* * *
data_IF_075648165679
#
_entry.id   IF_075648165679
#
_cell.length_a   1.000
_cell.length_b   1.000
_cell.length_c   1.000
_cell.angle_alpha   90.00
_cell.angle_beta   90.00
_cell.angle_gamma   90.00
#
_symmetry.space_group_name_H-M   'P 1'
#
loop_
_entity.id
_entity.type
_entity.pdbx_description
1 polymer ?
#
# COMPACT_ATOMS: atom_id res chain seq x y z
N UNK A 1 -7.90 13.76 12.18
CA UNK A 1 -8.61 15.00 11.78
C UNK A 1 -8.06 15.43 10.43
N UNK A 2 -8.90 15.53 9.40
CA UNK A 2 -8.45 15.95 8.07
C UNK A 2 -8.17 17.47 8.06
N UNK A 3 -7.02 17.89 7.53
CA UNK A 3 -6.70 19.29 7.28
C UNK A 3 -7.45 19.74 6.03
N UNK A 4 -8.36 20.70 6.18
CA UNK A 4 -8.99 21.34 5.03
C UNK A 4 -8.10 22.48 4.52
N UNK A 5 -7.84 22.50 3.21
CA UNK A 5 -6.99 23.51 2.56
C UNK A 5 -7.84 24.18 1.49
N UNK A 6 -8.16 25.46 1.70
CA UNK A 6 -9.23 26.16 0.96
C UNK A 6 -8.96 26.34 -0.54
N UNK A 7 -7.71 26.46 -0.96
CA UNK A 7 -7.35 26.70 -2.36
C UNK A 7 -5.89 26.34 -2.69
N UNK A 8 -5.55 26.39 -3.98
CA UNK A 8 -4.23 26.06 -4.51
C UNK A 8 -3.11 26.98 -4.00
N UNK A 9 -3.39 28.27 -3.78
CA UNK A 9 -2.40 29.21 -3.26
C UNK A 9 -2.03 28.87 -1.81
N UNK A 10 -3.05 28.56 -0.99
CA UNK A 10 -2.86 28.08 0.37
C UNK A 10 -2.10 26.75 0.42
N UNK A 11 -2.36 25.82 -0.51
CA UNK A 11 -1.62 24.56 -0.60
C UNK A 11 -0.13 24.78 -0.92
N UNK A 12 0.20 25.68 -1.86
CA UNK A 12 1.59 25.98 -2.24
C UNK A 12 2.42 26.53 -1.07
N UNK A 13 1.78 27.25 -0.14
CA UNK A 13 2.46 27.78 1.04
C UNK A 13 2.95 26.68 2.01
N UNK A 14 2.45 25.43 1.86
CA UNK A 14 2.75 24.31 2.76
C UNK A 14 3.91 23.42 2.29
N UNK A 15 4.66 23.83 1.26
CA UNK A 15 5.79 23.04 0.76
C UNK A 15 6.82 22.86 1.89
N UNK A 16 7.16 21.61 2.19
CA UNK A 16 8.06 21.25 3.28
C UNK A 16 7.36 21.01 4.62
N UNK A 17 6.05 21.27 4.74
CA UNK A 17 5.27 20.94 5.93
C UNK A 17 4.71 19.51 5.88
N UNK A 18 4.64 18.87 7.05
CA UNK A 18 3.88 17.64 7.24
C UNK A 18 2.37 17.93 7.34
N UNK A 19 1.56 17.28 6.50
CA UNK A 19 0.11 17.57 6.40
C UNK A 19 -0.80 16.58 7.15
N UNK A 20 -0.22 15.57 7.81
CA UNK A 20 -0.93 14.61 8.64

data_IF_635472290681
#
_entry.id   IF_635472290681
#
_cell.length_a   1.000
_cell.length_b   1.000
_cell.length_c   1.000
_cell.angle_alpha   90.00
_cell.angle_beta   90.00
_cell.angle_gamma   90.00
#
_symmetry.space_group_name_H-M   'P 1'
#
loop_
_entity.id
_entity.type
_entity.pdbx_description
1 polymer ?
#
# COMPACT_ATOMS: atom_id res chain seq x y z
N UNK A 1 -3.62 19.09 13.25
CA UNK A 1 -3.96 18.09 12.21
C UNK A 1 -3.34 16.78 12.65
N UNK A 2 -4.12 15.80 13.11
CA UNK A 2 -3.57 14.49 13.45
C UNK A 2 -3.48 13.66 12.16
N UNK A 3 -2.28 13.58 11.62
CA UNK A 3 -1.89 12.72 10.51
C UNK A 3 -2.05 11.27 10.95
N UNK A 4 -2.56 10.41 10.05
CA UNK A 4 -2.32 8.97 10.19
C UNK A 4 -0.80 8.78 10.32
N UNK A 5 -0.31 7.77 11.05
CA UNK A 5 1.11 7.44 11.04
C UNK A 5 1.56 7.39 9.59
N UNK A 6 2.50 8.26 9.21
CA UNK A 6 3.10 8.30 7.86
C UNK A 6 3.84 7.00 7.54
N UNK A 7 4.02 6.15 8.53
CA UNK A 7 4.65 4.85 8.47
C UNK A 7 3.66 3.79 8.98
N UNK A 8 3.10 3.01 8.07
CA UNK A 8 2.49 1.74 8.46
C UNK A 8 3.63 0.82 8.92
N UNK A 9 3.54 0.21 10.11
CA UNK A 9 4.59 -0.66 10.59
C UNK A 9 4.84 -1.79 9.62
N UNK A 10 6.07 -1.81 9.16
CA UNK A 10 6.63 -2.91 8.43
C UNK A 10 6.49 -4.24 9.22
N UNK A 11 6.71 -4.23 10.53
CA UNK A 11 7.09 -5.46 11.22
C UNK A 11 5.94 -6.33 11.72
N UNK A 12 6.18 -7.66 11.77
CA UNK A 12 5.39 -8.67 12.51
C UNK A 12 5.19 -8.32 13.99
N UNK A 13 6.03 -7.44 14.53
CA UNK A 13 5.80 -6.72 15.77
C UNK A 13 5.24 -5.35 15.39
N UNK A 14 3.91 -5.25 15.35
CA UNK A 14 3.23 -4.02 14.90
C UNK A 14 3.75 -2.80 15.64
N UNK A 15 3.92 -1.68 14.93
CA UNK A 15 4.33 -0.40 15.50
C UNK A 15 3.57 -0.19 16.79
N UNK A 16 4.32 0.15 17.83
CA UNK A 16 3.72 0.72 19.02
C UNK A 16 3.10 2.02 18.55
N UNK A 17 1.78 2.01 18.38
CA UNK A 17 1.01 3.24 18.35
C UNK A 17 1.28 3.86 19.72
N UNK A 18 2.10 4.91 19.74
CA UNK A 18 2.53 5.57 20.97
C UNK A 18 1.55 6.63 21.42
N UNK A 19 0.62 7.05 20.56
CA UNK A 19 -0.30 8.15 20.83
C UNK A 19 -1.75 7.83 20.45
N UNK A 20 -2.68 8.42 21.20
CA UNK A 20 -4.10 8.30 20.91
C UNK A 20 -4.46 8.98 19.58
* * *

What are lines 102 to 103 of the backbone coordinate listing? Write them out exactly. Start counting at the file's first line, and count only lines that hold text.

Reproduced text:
C UNK A 1 -3.34 16.78 12.65
N UNK A 2 -4.12 15.80 13.11